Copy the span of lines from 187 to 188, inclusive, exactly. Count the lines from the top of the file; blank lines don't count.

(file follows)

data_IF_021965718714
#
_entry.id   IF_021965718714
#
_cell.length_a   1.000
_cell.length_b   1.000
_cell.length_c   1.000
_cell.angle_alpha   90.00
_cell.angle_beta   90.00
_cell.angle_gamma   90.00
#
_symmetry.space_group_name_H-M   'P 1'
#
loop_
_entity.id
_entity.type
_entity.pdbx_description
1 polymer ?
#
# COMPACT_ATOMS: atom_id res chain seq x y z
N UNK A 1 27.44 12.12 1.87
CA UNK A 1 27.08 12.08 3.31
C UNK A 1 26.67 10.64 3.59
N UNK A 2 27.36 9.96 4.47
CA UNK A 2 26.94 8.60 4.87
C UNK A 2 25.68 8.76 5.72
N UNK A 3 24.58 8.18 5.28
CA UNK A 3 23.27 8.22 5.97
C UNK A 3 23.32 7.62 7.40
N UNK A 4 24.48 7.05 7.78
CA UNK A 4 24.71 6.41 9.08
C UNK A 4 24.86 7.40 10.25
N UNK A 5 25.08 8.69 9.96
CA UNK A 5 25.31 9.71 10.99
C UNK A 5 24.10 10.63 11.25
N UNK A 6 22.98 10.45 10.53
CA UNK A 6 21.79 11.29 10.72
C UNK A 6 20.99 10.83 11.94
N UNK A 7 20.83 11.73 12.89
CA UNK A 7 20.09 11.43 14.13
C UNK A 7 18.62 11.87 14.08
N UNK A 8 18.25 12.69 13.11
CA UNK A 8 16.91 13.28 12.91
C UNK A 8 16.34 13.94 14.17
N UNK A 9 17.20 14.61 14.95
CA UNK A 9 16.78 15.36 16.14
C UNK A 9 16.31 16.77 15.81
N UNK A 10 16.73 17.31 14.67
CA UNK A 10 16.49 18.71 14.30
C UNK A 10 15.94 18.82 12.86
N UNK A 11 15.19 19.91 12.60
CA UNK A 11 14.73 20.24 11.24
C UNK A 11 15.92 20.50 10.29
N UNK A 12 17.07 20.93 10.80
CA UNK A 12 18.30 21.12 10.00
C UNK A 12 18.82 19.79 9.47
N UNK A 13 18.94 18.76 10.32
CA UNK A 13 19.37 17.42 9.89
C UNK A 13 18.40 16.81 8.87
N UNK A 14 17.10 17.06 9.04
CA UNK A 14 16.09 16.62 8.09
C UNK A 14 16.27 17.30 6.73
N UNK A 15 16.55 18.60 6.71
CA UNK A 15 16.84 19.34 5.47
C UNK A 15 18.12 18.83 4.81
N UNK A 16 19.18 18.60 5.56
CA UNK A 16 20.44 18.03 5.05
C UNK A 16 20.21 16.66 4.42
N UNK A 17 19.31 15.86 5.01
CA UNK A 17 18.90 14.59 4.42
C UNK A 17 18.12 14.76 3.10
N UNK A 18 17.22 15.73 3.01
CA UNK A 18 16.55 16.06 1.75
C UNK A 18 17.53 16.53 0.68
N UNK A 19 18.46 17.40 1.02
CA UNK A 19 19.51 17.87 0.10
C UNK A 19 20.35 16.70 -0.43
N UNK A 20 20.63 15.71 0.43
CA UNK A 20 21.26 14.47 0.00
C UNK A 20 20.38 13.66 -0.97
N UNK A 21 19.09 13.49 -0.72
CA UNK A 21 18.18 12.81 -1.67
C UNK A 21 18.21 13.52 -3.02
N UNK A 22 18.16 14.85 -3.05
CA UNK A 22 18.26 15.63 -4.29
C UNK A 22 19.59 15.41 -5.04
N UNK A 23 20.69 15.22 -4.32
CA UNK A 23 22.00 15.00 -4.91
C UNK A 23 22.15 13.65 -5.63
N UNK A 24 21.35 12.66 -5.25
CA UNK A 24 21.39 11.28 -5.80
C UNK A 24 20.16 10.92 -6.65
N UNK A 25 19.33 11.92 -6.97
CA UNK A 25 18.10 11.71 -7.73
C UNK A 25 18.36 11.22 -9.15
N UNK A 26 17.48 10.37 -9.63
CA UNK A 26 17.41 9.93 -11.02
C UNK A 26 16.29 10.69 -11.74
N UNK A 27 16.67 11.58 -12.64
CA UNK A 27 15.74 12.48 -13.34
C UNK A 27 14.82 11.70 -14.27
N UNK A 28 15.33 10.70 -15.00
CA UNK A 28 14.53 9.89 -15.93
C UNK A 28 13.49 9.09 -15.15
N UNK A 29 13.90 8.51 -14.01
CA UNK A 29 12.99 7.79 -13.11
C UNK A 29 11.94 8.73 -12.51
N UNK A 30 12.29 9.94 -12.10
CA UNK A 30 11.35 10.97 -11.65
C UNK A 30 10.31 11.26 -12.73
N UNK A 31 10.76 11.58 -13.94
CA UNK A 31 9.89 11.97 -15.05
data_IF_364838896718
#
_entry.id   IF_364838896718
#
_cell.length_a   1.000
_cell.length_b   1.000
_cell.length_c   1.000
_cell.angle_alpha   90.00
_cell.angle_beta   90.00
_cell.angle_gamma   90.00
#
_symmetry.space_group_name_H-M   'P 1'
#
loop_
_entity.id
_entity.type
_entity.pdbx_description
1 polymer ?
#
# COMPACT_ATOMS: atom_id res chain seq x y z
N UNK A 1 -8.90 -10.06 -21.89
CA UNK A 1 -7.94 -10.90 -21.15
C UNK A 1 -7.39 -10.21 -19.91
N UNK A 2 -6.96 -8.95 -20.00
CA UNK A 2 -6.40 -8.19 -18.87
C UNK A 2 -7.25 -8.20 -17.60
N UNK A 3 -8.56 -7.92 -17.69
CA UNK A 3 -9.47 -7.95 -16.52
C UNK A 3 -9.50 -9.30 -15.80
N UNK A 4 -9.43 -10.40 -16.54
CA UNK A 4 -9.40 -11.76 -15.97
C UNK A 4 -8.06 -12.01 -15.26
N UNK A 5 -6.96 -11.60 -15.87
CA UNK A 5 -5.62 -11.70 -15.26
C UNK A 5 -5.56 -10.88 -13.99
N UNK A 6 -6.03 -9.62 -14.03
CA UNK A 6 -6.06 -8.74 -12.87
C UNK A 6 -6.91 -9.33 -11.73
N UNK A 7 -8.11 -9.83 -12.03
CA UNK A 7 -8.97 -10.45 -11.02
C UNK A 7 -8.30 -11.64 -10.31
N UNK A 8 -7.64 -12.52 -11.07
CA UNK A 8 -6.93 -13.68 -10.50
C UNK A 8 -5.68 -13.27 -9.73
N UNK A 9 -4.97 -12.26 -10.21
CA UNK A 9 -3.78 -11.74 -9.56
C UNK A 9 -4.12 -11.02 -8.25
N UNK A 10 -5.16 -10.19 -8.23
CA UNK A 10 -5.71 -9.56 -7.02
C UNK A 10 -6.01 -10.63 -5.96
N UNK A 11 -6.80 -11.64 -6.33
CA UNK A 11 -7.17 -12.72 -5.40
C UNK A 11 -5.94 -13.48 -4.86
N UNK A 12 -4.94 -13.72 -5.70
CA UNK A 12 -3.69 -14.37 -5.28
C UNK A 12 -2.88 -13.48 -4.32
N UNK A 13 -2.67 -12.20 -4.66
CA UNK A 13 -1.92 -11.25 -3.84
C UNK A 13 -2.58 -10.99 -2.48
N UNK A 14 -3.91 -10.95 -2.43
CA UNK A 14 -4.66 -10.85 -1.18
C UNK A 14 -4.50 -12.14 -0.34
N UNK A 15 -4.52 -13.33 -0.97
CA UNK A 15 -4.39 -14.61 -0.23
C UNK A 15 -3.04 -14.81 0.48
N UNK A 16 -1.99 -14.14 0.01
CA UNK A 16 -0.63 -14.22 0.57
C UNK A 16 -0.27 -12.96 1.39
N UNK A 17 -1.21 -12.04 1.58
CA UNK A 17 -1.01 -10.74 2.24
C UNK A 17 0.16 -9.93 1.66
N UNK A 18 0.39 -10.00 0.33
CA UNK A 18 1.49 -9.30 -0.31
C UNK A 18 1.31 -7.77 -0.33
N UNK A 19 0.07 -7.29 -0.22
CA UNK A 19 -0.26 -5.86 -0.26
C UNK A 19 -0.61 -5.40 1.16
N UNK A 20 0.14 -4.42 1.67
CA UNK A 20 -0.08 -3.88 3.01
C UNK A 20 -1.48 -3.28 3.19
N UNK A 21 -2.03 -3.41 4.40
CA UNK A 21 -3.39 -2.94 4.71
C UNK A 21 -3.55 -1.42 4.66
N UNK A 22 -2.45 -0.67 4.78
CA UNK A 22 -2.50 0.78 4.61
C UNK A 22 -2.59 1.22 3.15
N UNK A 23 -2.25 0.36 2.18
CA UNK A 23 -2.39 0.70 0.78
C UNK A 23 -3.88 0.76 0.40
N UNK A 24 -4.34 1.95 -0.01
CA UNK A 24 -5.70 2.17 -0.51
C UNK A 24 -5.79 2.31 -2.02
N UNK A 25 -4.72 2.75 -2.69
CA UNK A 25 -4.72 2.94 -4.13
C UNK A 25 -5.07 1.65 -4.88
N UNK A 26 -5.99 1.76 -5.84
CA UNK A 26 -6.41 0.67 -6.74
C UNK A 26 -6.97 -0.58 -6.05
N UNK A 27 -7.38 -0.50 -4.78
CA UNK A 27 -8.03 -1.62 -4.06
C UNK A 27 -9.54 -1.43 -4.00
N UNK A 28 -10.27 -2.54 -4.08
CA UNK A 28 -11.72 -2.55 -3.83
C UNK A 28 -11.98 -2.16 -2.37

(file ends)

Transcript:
N UNK A 19 0.07 -7.29 -0.22
CA UNK A 19 -0.26 -5.86 -0.26